Over the last three decades, US birth rates among women under 25 declined while birth rates among women over 30 increased, dramatically so among women over 40. It's well known that mean maternal age at birth has increased substantially in the West over the last 60 years.
What might not be as widely recognized--I previously wouldn't have guessed as much--is that in 1950 absolute birth rates among American women over the age of 40 were substantially higher than they are among women over the age of 40 today (on the order of 50% greater). This even though a larger percentage of total births today are to old matrons than was the case in the middle of the 20th century.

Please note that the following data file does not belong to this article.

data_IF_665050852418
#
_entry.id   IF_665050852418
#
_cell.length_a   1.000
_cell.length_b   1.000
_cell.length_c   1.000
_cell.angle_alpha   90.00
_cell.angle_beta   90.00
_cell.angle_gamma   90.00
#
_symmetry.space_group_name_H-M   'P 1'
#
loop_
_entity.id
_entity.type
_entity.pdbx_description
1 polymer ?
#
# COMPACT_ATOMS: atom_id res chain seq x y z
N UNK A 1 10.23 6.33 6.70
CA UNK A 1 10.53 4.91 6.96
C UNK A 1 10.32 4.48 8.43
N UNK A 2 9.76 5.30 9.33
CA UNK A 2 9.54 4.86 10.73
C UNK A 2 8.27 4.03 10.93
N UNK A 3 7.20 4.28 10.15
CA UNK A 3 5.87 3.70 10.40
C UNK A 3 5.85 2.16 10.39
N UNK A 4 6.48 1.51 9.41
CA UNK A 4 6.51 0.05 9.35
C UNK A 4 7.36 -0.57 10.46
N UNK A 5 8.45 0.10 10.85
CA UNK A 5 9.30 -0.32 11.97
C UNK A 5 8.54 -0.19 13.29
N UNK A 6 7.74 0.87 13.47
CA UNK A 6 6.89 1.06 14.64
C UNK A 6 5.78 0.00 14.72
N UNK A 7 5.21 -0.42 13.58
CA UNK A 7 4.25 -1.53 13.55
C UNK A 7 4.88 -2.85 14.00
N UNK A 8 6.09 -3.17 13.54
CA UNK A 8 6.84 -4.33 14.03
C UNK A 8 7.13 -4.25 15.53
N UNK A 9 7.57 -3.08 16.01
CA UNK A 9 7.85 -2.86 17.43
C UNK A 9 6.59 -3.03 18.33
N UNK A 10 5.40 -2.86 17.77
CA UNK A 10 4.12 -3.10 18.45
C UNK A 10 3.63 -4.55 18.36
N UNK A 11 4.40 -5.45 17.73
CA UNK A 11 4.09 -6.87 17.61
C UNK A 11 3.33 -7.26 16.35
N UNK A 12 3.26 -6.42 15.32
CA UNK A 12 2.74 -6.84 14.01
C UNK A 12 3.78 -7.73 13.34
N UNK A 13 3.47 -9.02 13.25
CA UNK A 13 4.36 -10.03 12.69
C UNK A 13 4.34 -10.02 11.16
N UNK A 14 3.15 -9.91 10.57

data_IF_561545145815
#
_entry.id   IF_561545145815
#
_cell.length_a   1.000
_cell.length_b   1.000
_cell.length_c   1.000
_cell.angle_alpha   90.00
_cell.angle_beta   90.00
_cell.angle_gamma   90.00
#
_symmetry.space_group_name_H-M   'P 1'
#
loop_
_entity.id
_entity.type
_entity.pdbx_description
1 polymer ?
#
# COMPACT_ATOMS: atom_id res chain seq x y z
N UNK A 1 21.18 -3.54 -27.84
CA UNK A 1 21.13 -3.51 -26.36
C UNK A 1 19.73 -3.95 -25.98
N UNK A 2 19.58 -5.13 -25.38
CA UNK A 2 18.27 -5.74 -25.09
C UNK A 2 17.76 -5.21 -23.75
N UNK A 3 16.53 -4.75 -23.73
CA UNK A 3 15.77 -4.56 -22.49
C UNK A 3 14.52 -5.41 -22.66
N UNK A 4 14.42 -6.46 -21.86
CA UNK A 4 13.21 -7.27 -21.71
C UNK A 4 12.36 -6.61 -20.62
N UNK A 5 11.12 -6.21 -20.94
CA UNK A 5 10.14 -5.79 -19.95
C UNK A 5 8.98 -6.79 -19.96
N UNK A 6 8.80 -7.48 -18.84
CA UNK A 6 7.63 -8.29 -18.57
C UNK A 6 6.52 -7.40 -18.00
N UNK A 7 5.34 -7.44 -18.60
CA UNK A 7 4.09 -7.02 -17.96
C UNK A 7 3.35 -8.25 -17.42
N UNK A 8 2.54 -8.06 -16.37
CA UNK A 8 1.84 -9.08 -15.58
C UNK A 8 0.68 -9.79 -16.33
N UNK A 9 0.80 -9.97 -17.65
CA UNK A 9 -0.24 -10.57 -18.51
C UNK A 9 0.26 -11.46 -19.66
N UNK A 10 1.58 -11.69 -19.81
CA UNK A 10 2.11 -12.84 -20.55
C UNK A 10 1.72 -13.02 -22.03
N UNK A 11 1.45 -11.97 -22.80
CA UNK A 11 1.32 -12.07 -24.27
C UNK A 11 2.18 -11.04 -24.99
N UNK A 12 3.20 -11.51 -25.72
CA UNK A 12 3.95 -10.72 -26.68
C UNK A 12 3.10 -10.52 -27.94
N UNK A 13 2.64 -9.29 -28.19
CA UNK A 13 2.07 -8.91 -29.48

Even with all the fertility treatment cheats, longer life expectancies, and bodies less battered by previous childbirths that middle-aged women enjoy today over what their grandmothers dealt with, the latter remained more fecund than the former all the way up to menopause.